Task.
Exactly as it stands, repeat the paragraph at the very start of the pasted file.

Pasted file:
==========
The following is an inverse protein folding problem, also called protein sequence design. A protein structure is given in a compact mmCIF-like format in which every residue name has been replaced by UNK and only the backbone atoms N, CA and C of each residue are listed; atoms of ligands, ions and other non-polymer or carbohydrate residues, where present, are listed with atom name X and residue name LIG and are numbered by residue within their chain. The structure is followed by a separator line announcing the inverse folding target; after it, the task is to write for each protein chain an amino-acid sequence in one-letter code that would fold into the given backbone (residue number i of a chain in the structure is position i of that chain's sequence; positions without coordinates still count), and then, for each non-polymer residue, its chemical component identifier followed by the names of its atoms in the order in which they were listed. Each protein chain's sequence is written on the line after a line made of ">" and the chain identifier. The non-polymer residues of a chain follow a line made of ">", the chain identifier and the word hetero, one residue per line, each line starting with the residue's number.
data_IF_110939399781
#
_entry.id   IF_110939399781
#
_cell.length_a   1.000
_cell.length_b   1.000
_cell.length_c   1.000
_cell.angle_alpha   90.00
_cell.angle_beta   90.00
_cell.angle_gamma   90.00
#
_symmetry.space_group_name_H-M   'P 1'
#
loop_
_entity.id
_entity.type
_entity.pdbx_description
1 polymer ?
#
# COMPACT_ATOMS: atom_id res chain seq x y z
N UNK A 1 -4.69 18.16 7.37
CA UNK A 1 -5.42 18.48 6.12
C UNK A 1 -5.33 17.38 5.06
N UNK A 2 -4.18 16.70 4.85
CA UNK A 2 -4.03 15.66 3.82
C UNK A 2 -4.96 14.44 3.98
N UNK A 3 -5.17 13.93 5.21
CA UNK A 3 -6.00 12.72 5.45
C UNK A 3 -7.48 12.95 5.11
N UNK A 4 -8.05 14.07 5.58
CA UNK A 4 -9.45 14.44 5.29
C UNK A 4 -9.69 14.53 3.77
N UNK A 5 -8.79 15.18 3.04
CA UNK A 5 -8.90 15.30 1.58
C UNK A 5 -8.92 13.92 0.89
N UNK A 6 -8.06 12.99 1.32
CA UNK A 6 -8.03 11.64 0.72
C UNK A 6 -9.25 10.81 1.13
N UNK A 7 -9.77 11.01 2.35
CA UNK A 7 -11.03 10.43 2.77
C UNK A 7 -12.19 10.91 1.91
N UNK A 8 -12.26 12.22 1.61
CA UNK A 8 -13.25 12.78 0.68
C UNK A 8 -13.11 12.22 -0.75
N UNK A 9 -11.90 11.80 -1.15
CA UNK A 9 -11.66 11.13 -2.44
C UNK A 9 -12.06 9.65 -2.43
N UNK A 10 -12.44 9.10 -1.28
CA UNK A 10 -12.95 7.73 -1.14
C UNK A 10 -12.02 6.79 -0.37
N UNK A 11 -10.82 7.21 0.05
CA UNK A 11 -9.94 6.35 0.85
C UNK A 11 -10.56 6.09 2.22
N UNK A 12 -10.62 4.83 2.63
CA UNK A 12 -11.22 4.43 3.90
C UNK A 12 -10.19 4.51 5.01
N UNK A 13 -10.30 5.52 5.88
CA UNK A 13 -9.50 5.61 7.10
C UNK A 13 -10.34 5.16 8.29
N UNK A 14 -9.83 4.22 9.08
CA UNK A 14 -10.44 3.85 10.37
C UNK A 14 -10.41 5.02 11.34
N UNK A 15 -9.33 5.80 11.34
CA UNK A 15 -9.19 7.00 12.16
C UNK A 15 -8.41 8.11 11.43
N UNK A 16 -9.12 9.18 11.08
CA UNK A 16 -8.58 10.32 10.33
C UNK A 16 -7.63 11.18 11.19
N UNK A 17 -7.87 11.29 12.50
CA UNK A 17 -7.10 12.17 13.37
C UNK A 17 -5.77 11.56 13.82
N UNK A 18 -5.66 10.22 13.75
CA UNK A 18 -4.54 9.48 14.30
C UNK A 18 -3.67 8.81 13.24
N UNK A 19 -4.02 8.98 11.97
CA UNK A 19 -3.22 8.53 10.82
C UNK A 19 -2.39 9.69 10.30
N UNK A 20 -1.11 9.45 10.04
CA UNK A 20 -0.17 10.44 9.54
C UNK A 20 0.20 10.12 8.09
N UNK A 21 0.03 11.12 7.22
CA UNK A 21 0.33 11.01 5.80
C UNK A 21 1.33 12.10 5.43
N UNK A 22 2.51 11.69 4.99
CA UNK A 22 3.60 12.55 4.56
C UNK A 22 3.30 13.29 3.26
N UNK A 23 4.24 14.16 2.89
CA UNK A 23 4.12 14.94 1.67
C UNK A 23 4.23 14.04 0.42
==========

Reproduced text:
The following is an inverse protein folding problem, also called protein sequence design. A protein structure is given in a compact mmCIF-like format in which every residue name has been replaced by UNK and only the backbone atoms N, CA and C of each residue are listed; atoms of ligands, ions and other non-polymer or carbohydrate residues, where present, are listed with atom name X and residue name LIG and are numbered by residue within their chain. The structure is followed by a separator line announcing the inverse folding target; after it, the task is to write for each protein chain an amino-acid sequence in one-letter code that would fold into the given backbone (residue number i of a chain in the structure is position i of that chain's sequence; positions without coordinates still count), and then, for each non-polymer residue, its chemical component identifier followed by the names of its atoms in the order in which they were listed. Each protein chain's sequence is written on the line after a line made of ">" and the chain identifier. The non-polymer residues of a chain follow a line made of ">", the chain identifier and the word hetero, one residue per line, each line starting with the residue's number.